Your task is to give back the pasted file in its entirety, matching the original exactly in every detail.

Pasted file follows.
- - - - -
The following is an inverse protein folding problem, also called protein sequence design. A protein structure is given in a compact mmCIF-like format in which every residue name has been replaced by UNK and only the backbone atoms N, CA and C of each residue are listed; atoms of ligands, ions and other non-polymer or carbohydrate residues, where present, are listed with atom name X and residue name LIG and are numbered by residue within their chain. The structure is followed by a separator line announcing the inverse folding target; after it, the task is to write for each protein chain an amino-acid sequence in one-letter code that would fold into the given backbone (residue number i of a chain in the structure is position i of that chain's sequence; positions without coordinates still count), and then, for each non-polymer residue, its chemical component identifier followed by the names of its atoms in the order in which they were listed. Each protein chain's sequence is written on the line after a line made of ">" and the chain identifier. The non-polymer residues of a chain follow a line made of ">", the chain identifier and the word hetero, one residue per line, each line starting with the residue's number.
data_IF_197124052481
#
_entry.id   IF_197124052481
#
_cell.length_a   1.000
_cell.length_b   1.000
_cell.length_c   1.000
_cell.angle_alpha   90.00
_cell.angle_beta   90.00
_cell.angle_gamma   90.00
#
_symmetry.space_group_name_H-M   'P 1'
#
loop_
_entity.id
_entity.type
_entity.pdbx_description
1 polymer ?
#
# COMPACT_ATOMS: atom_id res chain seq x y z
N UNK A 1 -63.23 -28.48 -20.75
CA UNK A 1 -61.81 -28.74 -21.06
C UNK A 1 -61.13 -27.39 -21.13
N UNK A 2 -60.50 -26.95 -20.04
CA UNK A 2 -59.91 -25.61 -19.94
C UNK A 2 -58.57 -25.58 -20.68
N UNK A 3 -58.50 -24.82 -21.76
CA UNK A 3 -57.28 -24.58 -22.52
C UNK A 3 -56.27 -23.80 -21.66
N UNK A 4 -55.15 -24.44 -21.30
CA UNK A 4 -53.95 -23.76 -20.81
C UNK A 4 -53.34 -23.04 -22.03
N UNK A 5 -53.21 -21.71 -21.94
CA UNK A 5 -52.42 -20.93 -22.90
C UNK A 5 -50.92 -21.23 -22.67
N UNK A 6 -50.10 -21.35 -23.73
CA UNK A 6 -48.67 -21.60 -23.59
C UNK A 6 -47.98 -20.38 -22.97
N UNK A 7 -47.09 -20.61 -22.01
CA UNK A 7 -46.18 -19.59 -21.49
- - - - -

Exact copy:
The following is an inverse protein folding problem, also called protein sequence design. A protein structure is given in a compact mmCIF-like format in which every residue name has been replaced by UNK and only the backbone atoms N, CA and C of each residue are listed; atoms of ligands, ions and other non-polymer or carbohydrate residues, where present, are listed with atom name X and residue name LIG and are numbered by residue within their chain. The structure is followed by a separator line announcing the inverse folding target; after it, the task is to write for each protein chain an amino-acid sequence in one-letter code that would fold into the given backbone (residue number i of a chain in the structure is position i of that chain's sequence; positions without coordinates still count), and then, for each non-polymer residue, its chemical component identifier followed by the names of its atoms in the order in which they were listed. Each protein chain's sequence is written on the line after a line made of ">" and the chain identifier. The non-polymer residues of a chain follow a line made of ">", the chain identifier and the word hetero, one residue per line, each line starting with the residue's number.
data_IF_197124052481
#
_entry.id   IF_197124052481
#
_cell.length_a   1.000
_cell.length_b   1.000
_cell.length_c   1.000
_cell.angle_alpha   90.00
_cell.angle_beta   90.00
_cell.angle_gamma   90.00
#
_symmetry.space_group_name_H-M   'P 1'
#
loop_
_entity.id
_entity.type
_entity.pdbx_description
1 polymer ?
#
# COMPACT_ATOMS: atom_id res chain seq x y z
N UNK A 1 -63.23 -28.48 -20.75
CA UNK A 1 -61.81 -28.74 -21.06
C UNK A 1 -61.13 -27.39 -21.13
N UNK A 2 -60.50 -26.95 -20.04
CA UNK A 2 -59.91 -25.61 -19.94
C UNK A 2 -58.57 -25.58 -20.68
N UNK A 3 -58.50 -24.82 -21.76
CA UNK A 3 -57.28 -24.58 -22.52
C UNK A 3 -56.27 -23.80 -21.66
N UNK A 4 -55.15 -24.44 -21.30
CA UNK A 4 -53.95 -23.76 -20.81
C UNK A 4 -53.34 -23.04 -22.03
N UNK A 5 -53.21 -21.71 -21.94
CA UNK A 5 -52.42 -20.93 -22.90
C UNK A 5 -50.92 -21.23 -22.67
N UNK A 6 -50.10 -21.35 -23.73
CA UNK A 6 -48.67 -21.60 -23.59
C UNK A 6 -47.98 -20.38 -22.97
N UNK A 7 -47.09 -20.61 -22.01
CA UNK A 7 -46.18 -19.59 -21.49